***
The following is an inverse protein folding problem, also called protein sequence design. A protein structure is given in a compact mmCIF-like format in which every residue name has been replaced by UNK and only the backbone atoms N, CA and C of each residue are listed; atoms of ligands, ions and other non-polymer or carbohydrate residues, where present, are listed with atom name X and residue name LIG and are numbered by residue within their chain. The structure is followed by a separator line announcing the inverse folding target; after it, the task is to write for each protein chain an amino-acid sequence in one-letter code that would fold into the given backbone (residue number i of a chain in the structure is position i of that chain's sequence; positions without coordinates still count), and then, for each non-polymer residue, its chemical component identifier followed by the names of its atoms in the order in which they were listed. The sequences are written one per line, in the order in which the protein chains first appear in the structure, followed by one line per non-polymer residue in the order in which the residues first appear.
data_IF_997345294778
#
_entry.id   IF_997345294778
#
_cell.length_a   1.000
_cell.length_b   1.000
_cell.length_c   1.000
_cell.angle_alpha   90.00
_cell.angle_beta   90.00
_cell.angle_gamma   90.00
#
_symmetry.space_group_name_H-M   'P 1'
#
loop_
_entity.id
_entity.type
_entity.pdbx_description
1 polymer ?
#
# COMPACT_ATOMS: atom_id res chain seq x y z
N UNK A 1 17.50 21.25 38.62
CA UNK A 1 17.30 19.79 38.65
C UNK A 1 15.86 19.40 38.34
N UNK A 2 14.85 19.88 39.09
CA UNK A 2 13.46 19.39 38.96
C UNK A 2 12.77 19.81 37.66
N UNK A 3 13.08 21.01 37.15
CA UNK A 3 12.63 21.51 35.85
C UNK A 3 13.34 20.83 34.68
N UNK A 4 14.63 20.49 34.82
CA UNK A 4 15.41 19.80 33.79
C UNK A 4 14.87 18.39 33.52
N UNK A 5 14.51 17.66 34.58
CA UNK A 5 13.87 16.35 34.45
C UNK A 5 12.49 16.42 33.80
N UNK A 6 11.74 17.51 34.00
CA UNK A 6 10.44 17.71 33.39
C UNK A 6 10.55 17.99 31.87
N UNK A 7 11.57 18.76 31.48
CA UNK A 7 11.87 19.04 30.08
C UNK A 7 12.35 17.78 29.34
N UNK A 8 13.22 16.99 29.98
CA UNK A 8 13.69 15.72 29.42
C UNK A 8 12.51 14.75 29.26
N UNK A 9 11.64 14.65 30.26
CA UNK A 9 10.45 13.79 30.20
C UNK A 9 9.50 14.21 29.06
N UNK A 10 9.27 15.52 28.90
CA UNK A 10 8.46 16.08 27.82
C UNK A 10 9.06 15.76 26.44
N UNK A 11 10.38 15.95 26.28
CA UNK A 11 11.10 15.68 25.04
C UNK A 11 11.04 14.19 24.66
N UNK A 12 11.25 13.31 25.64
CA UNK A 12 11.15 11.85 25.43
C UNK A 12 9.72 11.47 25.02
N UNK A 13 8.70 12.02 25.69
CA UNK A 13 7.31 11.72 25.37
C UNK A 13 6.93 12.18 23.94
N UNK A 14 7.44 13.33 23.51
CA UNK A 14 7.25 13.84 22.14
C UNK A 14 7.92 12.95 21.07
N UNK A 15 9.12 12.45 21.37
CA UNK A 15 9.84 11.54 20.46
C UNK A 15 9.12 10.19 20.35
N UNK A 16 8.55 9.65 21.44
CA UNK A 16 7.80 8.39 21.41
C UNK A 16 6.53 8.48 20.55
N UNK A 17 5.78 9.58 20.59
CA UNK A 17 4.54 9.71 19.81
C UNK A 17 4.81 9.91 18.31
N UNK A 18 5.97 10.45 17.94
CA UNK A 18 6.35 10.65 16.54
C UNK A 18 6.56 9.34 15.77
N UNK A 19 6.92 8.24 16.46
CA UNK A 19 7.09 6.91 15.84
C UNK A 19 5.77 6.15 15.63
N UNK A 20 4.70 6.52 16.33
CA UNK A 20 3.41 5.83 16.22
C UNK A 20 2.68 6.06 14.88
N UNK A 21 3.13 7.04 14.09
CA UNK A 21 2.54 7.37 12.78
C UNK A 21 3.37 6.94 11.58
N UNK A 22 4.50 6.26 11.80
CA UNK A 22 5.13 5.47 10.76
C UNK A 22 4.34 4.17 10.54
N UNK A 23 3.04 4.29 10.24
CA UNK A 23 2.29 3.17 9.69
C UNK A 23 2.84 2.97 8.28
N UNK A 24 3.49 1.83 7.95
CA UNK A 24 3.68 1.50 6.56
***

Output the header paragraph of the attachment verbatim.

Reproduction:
The following is an inverse protein folding problem, also called protein sequence design. A protein structure is given in a compact mmCIF-like format in which every residue name has been replaced by UNK and only the backbone atoms N, CA and C of each residue are listed; atoms of ligands, ions and other non-polymer or carbohydrate residues, where present, are listed with atom name X and residue name LIG and are numbered by residue within their chain. The structure is followed by a separator line announcing the inverse folding target; after it, the task is to write for each protein chain an amino-acid sequence in one-letter code that would fold into the given backbone (residue number i of a chain in the structure is position i of that chain's sequence; positions without coordinates still count), and then, for each non-polymer residue, its chemical component identifier followed by the names of its atoms in the order in which they were listed. The sequences are written one per line, in the order in which the protein chains first appear in the structure, followed by one line per non-polymer residue in the order in which the residues first appear.